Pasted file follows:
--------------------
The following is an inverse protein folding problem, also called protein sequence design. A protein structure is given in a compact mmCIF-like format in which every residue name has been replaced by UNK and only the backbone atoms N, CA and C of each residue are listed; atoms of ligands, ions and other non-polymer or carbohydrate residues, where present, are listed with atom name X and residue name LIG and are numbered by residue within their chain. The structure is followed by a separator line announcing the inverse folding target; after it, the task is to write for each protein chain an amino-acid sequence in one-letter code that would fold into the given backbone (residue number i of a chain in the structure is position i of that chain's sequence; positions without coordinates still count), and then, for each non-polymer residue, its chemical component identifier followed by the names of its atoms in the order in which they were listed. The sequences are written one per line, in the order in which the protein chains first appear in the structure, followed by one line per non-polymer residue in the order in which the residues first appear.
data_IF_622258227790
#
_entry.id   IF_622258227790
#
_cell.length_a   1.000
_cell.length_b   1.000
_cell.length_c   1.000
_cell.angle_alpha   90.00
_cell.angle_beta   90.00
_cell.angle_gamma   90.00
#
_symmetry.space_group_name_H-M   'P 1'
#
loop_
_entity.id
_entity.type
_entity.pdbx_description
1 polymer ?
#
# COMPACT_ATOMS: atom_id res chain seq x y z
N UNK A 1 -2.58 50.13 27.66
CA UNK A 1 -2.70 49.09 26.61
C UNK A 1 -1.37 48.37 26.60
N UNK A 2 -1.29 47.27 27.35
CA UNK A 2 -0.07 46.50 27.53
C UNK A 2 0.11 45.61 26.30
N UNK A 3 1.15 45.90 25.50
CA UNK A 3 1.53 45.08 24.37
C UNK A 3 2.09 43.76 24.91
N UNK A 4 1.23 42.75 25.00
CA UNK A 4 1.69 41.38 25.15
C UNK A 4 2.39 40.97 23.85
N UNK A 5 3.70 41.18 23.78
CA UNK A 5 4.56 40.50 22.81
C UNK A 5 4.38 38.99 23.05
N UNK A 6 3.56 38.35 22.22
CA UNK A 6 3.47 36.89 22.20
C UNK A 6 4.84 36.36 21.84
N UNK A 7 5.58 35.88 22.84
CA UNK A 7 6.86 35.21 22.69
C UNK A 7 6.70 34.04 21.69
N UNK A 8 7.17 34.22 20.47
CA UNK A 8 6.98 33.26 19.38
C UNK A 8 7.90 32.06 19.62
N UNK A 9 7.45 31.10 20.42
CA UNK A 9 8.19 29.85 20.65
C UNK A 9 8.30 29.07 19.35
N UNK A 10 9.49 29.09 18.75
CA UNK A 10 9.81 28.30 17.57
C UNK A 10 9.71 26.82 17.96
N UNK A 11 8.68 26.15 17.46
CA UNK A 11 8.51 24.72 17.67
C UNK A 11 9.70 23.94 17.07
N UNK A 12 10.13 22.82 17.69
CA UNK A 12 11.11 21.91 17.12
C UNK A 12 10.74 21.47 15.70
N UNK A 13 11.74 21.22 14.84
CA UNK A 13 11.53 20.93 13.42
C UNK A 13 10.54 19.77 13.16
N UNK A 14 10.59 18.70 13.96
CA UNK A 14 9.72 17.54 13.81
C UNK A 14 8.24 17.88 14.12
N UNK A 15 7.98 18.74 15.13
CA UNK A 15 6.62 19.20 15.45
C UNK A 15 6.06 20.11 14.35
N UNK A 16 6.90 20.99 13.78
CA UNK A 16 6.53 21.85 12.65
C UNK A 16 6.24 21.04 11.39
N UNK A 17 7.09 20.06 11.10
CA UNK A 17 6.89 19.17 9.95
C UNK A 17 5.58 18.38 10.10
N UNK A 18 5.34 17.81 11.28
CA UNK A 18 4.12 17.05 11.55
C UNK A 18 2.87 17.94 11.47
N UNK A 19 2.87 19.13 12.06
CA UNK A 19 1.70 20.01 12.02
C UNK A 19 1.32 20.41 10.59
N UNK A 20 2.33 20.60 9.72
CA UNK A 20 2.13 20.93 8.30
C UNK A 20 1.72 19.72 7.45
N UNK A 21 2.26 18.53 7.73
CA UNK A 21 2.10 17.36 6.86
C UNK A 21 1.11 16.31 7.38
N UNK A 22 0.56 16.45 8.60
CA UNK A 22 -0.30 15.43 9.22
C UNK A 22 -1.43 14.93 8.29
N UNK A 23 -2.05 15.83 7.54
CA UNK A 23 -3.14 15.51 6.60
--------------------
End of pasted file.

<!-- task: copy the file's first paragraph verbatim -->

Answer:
The following is an inverse protein folding problem, also called protein sequence design. A protein structure is given in a compact mmCIF-like format in which every residue name has been replaced by UNK and only the backbone atoms N, CA and C of each residue are listed; atoms of ligands, ions and other non-polymer or carbohydrate residues, where present, are listed with atom name X and residue name LIG and are numbered by residue within their chain. The structure is followed by a separator line announcing the inverse folding target; after it, the task is to write for each protein chain an amino-acid sequence in one-letter code that would fold into the given backbone (residue number i of a chain in the structure is position i of that chain's sequence; positions without coordinates still count), and then, for each non-polymer residue, its chemical component identifier followed by the names of its atoms in the order in which they were listed. The sequences are written one per line, in the order in which the protein chains first appear in the structure, followed by one line per non-polymer residue in the order in which the residues first appear.